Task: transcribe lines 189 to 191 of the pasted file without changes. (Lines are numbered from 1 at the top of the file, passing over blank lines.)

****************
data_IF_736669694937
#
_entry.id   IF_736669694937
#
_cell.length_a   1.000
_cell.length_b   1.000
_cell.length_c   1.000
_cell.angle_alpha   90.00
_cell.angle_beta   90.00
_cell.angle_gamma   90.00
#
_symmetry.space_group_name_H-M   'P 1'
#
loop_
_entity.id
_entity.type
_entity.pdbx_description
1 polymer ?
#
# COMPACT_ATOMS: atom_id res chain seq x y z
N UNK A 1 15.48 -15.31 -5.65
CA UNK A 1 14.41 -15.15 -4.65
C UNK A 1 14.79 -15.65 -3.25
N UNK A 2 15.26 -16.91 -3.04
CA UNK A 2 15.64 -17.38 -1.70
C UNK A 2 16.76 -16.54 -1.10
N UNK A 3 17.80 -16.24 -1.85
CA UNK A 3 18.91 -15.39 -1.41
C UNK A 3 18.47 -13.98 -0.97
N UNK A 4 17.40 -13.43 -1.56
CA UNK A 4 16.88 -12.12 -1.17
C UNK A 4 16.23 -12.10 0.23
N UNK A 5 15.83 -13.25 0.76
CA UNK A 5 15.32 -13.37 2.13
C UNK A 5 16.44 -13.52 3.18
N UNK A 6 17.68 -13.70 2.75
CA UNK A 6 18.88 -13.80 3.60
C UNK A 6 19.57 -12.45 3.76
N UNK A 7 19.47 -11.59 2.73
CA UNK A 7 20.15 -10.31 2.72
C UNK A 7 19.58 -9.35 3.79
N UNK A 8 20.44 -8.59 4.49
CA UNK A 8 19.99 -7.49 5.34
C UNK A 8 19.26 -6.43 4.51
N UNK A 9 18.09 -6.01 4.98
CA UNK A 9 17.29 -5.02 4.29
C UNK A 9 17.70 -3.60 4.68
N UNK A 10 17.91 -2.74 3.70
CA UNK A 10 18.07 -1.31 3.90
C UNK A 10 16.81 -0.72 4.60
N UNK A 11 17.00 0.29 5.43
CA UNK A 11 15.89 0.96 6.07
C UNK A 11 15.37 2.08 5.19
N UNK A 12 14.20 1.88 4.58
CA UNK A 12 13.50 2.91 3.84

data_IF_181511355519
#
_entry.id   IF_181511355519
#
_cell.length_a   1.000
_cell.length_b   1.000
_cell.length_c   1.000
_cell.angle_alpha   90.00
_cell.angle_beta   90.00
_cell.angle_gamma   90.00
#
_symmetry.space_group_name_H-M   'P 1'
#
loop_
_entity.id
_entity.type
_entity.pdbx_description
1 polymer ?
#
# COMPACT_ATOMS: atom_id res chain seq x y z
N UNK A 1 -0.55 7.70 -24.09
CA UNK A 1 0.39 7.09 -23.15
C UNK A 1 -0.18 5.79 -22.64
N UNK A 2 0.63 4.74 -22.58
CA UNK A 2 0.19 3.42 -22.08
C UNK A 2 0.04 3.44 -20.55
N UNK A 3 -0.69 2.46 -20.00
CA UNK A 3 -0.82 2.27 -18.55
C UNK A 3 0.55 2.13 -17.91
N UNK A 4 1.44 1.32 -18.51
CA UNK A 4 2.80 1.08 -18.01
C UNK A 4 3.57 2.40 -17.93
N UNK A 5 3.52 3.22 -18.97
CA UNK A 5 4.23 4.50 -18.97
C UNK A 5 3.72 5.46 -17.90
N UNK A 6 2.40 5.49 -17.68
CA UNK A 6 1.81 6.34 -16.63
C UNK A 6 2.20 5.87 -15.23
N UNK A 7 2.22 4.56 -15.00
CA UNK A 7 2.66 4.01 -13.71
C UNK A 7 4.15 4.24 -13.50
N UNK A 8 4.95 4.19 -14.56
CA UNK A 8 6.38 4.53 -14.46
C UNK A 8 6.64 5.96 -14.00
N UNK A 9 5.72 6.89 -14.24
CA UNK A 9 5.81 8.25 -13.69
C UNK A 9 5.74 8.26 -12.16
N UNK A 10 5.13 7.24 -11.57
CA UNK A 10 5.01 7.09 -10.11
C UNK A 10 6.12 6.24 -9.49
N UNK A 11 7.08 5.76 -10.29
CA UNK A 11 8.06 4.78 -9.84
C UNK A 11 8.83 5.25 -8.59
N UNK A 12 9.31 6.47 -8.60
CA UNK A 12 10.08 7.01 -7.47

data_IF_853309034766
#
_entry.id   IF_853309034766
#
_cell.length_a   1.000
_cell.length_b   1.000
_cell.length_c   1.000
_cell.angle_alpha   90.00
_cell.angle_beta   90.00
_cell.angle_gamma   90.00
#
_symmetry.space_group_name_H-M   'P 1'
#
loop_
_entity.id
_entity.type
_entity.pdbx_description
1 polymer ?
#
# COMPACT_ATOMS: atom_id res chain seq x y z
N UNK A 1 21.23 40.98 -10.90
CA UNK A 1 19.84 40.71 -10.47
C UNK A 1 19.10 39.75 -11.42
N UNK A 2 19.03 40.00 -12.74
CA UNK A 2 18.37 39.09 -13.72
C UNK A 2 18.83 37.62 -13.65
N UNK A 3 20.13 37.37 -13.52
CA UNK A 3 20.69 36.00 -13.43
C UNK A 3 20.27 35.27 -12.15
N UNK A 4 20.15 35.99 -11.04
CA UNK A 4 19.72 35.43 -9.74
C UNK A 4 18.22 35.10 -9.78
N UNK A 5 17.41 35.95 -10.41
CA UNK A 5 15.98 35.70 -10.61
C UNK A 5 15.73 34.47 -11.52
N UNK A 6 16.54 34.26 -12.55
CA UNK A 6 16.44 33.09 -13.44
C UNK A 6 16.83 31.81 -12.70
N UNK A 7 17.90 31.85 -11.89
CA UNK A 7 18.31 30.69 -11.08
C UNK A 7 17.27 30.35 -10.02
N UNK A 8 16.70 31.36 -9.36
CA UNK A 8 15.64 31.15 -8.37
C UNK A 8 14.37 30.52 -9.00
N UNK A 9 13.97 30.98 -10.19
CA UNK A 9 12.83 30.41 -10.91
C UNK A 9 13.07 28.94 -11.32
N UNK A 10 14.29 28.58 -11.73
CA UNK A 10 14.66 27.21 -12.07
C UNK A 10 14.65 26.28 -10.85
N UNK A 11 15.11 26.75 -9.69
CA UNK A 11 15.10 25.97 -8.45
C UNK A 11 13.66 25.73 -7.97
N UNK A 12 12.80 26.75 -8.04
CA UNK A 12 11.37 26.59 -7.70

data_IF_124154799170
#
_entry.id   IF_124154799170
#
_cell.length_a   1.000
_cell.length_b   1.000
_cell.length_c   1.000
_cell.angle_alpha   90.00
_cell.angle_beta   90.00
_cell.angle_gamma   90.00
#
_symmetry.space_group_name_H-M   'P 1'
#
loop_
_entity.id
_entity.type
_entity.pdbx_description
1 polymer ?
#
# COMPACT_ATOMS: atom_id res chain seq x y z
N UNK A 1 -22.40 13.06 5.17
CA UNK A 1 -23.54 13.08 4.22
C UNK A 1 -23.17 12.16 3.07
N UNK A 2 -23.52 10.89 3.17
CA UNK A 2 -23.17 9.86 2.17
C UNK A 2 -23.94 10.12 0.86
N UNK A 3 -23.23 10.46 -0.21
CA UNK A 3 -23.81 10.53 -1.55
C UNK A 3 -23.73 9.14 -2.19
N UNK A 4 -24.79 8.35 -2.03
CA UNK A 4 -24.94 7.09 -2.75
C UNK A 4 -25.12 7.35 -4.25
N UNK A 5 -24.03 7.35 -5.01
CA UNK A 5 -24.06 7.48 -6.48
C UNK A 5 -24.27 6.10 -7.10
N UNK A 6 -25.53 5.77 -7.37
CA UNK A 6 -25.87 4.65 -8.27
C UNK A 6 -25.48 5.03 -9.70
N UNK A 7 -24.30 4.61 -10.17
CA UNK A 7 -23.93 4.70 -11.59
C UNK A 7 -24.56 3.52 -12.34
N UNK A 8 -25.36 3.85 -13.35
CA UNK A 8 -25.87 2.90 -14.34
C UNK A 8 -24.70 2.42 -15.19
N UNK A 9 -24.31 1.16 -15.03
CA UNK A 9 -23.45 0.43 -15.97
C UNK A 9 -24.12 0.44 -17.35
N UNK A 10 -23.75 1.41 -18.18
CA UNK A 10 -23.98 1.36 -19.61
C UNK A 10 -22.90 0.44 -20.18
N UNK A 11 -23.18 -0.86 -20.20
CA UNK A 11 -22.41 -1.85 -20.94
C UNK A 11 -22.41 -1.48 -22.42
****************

N UNK A 2 -23.52 10.89 3.17
CA UNK A 2 -23.17 9.86 2.17
C UNK A 2 -23.94 10.12 0.86